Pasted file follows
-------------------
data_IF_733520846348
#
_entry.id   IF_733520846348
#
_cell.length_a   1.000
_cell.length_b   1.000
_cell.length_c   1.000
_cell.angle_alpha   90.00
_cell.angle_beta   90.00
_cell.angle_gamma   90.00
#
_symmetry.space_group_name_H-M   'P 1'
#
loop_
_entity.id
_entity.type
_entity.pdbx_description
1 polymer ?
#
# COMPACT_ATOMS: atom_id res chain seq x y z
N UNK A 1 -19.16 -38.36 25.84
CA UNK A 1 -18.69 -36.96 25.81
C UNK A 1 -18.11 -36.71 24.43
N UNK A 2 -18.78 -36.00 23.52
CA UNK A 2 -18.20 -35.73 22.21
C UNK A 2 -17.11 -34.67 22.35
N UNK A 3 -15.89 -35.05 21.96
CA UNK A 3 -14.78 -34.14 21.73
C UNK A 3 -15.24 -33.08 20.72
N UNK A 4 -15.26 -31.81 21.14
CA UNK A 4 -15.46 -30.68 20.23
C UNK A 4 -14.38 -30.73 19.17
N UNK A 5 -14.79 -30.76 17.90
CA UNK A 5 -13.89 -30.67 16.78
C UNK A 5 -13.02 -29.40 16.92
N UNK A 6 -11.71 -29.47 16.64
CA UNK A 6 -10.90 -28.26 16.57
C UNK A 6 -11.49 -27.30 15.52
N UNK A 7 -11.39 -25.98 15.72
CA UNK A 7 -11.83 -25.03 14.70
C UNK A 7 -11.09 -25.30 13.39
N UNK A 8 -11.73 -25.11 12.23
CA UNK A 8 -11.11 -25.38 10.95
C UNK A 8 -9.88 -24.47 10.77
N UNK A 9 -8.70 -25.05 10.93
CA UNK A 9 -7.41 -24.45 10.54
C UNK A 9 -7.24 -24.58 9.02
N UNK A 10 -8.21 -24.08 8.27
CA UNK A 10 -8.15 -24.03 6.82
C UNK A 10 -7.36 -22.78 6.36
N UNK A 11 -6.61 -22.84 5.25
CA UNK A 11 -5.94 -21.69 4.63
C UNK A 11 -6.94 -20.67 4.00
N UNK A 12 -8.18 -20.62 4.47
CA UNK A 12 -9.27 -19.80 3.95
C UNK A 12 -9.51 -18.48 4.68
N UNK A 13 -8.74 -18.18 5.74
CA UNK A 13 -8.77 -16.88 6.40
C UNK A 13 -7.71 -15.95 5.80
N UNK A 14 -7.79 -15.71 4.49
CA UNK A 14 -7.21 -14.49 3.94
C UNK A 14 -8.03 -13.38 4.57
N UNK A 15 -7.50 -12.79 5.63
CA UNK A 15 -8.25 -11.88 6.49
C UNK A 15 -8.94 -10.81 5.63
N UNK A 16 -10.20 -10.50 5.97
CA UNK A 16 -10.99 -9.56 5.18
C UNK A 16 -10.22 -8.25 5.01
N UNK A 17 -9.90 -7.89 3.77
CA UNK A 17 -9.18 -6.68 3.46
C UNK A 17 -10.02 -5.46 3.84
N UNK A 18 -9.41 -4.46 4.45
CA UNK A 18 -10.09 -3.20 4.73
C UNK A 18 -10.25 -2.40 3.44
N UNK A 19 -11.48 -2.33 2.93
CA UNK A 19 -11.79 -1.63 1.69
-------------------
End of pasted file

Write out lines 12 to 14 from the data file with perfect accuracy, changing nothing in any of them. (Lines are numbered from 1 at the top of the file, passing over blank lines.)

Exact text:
_symmetry.space_group_name_H-M   'P 1'
#
loop_